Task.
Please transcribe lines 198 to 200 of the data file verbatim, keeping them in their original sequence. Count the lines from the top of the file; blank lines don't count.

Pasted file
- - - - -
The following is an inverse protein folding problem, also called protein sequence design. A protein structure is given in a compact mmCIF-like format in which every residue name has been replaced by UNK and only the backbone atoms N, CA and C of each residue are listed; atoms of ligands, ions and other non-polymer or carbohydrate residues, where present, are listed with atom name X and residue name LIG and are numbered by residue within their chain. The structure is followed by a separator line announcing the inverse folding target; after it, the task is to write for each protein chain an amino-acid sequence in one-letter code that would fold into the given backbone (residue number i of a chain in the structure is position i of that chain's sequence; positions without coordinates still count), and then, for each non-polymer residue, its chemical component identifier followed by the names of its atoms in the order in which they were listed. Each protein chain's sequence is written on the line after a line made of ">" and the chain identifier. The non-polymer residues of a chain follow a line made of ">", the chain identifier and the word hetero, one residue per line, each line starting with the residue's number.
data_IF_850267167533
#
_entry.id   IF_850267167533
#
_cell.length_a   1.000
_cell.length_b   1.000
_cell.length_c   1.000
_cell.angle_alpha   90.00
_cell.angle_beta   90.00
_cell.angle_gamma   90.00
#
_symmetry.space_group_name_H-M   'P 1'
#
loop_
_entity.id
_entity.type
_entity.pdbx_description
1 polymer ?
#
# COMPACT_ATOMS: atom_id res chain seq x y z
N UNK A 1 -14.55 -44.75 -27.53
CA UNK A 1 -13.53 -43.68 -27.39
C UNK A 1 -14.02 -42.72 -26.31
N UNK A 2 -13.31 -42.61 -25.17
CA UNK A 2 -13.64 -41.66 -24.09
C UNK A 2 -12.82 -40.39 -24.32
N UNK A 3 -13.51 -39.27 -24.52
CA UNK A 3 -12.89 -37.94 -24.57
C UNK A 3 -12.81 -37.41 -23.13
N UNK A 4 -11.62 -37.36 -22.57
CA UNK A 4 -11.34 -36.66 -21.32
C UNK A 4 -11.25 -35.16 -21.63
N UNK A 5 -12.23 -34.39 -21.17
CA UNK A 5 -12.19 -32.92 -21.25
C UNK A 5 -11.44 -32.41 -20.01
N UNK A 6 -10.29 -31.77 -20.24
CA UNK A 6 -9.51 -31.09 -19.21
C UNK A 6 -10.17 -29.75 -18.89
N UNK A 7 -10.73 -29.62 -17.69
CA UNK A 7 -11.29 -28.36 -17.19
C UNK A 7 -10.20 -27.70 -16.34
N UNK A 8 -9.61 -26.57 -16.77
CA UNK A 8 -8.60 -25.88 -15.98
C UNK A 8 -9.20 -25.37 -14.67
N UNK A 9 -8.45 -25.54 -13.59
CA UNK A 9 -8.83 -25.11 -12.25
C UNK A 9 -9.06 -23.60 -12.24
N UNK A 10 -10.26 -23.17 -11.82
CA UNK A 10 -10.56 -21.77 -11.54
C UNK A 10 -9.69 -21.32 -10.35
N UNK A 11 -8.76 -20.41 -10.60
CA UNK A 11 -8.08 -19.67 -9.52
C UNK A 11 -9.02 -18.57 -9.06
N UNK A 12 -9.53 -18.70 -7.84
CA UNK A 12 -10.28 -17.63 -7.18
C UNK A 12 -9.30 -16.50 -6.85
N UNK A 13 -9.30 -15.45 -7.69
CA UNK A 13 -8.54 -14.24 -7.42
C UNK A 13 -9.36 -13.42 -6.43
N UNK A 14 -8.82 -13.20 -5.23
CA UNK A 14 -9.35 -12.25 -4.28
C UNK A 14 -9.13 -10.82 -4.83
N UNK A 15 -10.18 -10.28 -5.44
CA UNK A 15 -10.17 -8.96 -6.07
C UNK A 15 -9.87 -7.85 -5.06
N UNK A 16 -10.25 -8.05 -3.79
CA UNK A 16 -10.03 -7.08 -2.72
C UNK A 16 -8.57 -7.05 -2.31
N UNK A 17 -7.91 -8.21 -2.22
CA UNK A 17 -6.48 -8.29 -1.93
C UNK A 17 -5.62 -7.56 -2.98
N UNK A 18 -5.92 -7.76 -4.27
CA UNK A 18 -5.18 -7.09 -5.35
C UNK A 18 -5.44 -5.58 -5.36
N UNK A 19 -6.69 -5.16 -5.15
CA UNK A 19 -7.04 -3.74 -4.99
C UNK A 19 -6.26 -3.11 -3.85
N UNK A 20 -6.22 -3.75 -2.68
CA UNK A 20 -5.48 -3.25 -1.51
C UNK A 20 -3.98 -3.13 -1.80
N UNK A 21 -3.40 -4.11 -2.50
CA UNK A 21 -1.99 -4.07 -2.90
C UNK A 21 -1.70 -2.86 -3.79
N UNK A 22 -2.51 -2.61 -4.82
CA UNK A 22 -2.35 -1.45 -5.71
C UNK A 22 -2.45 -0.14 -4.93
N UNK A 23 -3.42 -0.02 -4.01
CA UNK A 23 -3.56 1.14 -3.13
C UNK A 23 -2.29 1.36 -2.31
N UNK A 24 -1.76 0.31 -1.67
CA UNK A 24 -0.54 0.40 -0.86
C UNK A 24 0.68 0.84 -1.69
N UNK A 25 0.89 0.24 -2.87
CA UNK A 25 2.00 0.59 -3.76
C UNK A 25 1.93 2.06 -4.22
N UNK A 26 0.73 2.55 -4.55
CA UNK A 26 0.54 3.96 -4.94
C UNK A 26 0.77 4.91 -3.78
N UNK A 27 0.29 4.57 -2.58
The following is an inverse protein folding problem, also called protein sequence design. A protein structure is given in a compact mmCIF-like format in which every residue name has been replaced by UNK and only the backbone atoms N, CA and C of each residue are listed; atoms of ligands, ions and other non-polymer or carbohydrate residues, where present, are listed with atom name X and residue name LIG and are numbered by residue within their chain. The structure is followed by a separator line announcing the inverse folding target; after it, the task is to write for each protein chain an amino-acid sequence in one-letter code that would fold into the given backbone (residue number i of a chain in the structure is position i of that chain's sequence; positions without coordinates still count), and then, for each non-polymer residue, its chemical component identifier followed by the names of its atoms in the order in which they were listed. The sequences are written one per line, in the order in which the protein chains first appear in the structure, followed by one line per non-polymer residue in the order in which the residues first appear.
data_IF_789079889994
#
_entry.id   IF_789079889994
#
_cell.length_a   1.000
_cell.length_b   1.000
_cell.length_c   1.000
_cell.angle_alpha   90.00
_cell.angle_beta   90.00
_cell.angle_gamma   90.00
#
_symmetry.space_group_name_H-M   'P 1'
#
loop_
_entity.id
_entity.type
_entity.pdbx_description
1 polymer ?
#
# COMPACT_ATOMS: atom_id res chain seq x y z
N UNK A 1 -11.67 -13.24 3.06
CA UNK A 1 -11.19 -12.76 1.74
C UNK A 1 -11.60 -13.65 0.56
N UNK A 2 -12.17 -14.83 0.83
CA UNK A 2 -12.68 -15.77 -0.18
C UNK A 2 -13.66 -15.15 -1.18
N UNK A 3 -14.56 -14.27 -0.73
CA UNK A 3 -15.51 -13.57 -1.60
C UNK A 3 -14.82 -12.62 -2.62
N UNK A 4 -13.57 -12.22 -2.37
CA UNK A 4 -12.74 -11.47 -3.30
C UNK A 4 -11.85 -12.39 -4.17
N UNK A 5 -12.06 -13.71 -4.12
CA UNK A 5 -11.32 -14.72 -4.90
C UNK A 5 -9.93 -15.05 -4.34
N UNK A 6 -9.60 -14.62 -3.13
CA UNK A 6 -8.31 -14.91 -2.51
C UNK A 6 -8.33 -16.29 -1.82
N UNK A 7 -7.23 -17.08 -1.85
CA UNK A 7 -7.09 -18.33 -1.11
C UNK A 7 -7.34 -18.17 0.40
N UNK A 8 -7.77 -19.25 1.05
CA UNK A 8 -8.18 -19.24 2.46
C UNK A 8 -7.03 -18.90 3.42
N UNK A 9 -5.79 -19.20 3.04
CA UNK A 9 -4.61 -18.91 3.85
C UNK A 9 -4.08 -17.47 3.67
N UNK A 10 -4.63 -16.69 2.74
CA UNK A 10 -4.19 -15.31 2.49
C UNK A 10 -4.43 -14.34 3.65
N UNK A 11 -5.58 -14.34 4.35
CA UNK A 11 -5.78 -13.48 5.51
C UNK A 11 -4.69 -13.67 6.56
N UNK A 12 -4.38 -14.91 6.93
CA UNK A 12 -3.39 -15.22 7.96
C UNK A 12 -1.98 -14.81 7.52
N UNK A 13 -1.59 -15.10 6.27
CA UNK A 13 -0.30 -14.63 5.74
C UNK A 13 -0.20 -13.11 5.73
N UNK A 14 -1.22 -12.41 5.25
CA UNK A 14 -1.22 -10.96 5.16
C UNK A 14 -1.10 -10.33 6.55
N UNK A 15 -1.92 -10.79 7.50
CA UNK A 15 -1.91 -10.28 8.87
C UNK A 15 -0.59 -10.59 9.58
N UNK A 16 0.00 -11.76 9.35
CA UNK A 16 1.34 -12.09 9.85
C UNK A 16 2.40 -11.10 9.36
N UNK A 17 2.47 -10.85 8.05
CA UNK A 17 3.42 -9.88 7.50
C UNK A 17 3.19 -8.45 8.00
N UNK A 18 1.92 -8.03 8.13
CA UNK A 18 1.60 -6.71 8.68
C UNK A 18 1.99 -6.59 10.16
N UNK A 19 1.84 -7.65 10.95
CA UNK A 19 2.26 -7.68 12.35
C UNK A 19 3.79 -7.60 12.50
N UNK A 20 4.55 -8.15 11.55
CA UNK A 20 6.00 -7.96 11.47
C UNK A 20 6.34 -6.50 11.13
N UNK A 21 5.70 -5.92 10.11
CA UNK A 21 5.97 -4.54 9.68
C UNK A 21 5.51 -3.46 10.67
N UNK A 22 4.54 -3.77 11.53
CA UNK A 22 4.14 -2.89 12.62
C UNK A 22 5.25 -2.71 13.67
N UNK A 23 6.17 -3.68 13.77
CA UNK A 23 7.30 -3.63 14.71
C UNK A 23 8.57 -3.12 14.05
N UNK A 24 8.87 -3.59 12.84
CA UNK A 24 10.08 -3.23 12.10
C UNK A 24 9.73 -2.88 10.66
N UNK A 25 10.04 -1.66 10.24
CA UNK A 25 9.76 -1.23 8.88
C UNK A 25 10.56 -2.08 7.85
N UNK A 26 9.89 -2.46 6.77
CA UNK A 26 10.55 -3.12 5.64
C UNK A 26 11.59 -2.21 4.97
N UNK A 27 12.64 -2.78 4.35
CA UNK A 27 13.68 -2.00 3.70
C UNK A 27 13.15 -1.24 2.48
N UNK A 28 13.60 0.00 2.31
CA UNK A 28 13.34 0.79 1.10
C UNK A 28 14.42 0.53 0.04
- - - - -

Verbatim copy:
CA UNK A 26 10.55 -3.12 5.64
C UNK A 26 11.59 -2.21 4.97
N UNK A 27 12.64 -2.78 4.35